constructor(validationControllerFactory) {
        this.controller = validationControllerFactory.createForCurrentScope();

        this.controller.validateTrigger = validateTrigger.manual;
      }
    }
  

validate & reset

You can force the validation controller to run validation by invoking the validate() method. Validate will run the validation, render the results and return a Promise that resolves with a ControllerValidateResult instance. The promise will only reject when there is an unexpected application error. Be sure to catch these rejections like you would any other unexpected application error.

Invoking the validate method with no arguments will validate all bindings and objects registered with the controller. You can supply a validate instruction to limit the validation to a specific object, property and ruleset:


    controller.validate();
    controller.validate({ object: person });
    controller.validate({ object: person, rules: myRules });
    controller.validate({ object: person, propertyName: 'firstName' });    
    controller.validate({ object: person, propertyName: 'firstName', rules: myRules });

    controller.validate()
      .then(result => {
        if (result.valid) {
          // validation succeeded
        } else {
          // validation failed
        }
      });
  

Most of the time you will use the ControllerValidateResult instance's valid property to determine whether validation passed or failed. Use the results property to access the ValidateResult for every rule that was evaluated by the controller.validate(...) call. Each ValidateResult has it's own rule and valid properties that will tell you whether a particular rule passed or failed, along with message, object and propertyName properties.

The opposite of the validate method is reset. Calling reset with no arguments will unrender any previously rendered validation results. You can supply a reset instruction to limit the reset to a specific object or property:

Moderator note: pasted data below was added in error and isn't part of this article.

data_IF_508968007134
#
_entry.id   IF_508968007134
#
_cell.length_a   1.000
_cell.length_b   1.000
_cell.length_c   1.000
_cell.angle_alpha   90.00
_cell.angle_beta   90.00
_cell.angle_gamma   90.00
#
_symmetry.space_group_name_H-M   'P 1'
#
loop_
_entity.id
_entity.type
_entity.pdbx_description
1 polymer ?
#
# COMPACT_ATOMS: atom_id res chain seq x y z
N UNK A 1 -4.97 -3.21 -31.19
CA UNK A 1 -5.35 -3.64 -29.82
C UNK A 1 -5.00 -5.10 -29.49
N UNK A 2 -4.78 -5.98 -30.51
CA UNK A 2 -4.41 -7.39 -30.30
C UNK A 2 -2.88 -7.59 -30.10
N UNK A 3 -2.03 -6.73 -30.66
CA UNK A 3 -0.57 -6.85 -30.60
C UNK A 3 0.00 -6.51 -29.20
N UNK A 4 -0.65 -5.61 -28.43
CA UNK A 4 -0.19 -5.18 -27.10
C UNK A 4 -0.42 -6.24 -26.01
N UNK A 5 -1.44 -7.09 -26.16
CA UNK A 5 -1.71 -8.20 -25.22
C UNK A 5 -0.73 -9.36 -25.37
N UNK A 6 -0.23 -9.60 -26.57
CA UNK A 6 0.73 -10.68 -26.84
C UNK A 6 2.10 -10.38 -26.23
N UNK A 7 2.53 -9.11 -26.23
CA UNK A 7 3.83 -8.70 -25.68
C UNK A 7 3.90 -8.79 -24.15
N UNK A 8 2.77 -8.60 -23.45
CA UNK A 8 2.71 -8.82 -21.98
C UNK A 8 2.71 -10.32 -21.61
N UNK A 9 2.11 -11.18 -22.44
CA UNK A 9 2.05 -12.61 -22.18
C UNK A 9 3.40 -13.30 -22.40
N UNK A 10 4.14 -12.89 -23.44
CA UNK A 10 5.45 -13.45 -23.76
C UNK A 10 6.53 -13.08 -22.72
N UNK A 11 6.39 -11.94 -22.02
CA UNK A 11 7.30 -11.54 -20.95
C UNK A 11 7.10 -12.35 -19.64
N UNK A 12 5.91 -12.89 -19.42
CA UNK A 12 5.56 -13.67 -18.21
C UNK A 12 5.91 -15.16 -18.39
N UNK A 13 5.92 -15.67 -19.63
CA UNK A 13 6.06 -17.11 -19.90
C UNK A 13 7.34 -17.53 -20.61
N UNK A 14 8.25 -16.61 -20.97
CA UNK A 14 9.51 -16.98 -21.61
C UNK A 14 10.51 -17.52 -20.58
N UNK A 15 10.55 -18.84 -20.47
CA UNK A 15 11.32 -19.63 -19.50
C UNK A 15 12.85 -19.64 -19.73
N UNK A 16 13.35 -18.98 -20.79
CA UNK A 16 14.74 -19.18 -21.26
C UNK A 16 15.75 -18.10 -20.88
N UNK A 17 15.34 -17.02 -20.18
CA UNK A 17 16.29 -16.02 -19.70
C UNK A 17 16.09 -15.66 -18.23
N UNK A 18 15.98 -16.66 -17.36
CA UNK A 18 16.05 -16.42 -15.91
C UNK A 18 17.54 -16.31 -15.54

controller.reset();
    controller.reset({ object: person });
    controller.reset({ object: person, propertyName: 'firstName' });
  

addError & removeError

You may need to surface validation errors from other sources. Perhaps while attempting to save a change the server returned a business rule error. You can display the server error using the controller's addError(message: string, object: any, propertyName?: string): ValidateResult method. The method returns a ValidateResult instance which can be used to unrender the error using removeError(result: ValidateResult).

addRenderer & removeRenderer

The validation controller renders errors by sending them to implementations of the ValidationRenderer interface. The library ships with a built-in renderer that "renders" the errors to an array property for data-binding/templating purposes. This is covered in the displaying errors section below. You can create your own custom renderer and add it to the controller's set of renderers using the addRenderer(renderer) method.

Events

The validation controller has a subscribe(callback: (event: ValidateEvent) => void) method you can use to subscribe to validate and reset events. Callbacks will be invoked whenever the controller's validate and reset methods are called. Callbacks will be passed an instance ValidateEvent which contains properties you can use to determine the overall validity state as well as the result of the validate or reset invocation. Refer to the API docs for more info.

Validator

Validator is an interface used by the ValidationController to do the behind-the-scenes work of validating objects and properties. The aurelia-validation plugin ships with an implementation of this interface called the StandardValidator, which knows how to evaluate rules created by aurelia-validation's fluent API. When you use a Validator directly to validate a particular object or property, there are no UI side-effects- the validation results are not sent to the the validation renderers.

Creating a Validator

Validators can be injected:


    import {inject} from 'aurelia-dependency-injection';
    import {Validator} from 'aurelia-validation';

    @inject(Validator)
    export class RegistrationForm {
      validator = null;

      constructor(validator) {